To the Editors:

In his column in last week's Orient ("'Bowdoin Bubble' isolates the College from intolerance," December 3), Judah Isseroff argued that Bowdoin's isolation from the broader American society contributes to an atmosphere of tolerance on campus. Besides insulting Bowdoin students, many of whom would doubtless take issue with his claim that "[they] do not know many of the practical challenges of life," he raises the question: tolerance of whom?

Independence from the capriciousness of everyday politics is good—it is the responsibility of academia to take the long view, examining without bias the foundations and implications of policy. But attacking "broader American values" as crude, unsophisticated and unintelligent is neither responsible nor tolerant. Indeed, in the token devil's advocate paragraphs at the end of his article, Isseroff suggests that students may condemn "religion and tradition" as a consequence of the "overwhelmingly secular bubble" within which they exist. Is this tolerance?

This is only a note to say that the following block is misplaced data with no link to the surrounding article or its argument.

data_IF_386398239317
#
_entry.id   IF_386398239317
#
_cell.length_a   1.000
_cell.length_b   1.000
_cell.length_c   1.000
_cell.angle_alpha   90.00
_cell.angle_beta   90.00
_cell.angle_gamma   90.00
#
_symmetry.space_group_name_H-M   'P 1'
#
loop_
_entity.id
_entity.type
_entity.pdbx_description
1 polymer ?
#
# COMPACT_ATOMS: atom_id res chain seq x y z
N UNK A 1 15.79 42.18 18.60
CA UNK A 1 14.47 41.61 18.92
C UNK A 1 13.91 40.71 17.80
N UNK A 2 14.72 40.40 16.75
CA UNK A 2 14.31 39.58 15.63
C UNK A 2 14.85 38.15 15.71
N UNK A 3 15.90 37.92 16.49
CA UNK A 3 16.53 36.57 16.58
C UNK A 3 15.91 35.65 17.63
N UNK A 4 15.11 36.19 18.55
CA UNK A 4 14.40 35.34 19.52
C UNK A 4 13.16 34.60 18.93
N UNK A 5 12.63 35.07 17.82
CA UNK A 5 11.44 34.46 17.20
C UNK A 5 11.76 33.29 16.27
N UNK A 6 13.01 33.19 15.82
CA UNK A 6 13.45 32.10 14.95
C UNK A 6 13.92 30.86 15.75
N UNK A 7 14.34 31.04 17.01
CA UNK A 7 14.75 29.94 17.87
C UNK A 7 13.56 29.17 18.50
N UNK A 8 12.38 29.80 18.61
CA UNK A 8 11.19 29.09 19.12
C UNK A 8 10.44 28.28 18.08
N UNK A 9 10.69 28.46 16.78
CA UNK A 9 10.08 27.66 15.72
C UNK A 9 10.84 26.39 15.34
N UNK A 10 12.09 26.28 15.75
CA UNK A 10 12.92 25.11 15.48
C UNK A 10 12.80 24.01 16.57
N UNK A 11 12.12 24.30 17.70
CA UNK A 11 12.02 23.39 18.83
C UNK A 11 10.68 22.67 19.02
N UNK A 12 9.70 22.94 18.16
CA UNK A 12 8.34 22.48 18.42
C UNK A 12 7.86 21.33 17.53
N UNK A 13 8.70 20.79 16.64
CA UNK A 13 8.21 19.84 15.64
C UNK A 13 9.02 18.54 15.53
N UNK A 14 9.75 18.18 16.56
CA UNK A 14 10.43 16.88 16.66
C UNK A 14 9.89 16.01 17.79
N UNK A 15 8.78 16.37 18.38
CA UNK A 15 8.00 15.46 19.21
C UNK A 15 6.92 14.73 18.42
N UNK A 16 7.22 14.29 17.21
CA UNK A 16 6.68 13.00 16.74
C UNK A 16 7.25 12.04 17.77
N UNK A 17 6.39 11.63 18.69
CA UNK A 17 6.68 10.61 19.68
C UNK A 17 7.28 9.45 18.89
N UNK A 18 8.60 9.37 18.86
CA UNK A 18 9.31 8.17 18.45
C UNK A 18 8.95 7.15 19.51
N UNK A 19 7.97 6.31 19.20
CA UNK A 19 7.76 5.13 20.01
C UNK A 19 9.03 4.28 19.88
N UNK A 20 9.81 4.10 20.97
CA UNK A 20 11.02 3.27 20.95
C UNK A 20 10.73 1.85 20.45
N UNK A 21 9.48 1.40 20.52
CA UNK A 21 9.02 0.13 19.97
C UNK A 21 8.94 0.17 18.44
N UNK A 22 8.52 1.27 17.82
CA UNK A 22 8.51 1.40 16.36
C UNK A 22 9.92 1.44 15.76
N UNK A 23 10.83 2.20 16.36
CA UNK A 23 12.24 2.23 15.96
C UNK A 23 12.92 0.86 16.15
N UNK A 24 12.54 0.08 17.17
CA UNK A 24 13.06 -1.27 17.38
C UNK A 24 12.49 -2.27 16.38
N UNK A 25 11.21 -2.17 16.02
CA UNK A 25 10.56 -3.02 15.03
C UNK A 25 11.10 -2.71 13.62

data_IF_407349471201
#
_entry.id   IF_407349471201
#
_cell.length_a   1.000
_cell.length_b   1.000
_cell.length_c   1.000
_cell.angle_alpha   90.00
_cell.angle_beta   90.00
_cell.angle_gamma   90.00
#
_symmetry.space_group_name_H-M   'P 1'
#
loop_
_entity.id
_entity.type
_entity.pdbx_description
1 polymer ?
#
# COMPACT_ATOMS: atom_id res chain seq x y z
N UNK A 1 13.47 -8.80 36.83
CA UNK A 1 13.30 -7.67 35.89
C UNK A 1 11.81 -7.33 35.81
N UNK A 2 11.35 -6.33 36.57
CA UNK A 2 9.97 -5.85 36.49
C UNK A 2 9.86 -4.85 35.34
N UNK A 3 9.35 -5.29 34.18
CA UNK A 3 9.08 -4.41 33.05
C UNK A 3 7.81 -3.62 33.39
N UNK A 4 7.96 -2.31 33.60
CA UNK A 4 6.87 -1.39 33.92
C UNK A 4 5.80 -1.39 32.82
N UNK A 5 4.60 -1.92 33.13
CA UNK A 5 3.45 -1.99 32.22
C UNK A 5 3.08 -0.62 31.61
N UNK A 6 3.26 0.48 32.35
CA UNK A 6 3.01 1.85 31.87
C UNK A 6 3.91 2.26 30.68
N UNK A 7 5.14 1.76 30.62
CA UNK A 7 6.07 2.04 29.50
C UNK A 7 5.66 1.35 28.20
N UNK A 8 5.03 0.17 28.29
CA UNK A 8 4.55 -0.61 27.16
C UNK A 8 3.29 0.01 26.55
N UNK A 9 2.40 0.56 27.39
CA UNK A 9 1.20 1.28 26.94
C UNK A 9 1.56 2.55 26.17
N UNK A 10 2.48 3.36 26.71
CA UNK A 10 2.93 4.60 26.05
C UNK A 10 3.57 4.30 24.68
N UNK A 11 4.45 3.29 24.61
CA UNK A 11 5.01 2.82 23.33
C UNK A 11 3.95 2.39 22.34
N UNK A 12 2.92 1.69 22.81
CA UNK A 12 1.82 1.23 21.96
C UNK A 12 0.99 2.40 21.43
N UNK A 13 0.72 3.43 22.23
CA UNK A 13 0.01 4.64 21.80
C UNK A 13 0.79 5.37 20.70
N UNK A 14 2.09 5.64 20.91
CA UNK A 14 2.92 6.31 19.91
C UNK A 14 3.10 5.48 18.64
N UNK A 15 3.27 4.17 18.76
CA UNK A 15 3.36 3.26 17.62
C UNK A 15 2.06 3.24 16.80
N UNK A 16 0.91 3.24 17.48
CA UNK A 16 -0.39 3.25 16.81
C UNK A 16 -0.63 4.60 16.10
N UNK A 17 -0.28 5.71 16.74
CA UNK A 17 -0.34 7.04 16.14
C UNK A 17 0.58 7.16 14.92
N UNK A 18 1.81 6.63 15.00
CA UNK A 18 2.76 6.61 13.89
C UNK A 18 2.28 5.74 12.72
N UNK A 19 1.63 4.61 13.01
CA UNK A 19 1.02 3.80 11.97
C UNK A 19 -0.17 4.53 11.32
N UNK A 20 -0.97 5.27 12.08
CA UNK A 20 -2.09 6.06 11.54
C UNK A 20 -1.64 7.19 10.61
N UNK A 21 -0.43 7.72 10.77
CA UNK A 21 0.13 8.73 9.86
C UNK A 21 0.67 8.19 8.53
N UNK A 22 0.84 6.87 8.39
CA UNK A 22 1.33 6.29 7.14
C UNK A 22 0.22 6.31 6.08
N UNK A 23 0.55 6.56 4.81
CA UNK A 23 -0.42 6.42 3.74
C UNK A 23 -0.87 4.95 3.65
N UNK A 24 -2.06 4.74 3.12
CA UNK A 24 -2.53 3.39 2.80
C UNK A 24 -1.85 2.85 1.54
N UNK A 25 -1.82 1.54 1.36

In a community that prides itself on being a "bastion of tolerance," is it really helpful to claim that "our treatment of sexuality is far more complex and intelligent than most of those in American politics and this nation as a whole"? Perhaps we're in need of a more meaningful discussion of what "tolerance" means at Bowdoin.


Zack Suhr '14